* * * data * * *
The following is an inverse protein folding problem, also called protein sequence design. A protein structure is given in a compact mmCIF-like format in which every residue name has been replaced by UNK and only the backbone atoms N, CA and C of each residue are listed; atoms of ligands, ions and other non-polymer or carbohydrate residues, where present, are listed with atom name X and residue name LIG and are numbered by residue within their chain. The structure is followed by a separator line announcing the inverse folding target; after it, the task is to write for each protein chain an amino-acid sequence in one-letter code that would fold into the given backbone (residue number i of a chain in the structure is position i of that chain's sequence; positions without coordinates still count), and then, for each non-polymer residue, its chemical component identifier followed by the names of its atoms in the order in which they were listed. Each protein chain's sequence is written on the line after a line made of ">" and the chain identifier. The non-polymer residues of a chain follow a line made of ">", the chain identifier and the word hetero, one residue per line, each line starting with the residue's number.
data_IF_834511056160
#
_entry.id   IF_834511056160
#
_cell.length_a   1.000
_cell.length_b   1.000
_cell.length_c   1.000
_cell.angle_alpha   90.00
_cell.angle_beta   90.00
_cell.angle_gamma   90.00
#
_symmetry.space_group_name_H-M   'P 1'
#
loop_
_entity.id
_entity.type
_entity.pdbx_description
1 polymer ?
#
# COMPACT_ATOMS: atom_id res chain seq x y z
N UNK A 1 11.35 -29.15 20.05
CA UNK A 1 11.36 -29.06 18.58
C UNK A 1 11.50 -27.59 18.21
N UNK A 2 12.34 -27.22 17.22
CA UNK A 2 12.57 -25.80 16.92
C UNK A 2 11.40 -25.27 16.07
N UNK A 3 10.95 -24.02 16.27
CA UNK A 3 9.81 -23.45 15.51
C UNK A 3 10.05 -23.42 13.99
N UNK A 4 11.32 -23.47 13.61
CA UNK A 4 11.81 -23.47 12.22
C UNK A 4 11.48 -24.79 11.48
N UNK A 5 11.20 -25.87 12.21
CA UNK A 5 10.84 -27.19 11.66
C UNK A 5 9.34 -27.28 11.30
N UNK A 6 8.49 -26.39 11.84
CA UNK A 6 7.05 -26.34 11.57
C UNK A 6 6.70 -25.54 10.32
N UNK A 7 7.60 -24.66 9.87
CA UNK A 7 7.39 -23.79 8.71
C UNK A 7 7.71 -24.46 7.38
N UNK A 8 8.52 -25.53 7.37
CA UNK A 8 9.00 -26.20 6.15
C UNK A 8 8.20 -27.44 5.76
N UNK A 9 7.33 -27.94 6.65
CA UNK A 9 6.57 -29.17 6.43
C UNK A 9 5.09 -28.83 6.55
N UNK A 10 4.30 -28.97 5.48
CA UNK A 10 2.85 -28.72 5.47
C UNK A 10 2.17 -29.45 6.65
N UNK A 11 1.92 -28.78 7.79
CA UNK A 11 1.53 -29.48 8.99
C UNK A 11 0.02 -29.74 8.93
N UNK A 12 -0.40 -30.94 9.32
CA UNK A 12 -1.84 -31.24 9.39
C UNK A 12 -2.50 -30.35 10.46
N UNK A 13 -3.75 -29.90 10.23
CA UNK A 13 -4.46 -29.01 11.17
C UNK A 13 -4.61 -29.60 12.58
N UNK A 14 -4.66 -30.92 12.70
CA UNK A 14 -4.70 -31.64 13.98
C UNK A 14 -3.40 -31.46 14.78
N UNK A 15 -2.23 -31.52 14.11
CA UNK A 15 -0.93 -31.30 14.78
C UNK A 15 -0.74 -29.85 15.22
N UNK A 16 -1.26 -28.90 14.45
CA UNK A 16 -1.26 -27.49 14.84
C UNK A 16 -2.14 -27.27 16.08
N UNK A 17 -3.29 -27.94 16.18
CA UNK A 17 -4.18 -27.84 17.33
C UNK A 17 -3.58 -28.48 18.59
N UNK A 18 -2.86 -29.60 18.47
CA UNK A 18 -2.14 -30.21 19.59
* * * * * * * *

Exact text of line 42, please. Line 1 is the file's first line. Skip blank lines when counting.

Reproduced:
C UNK A 7 7.71 -24.46 7.38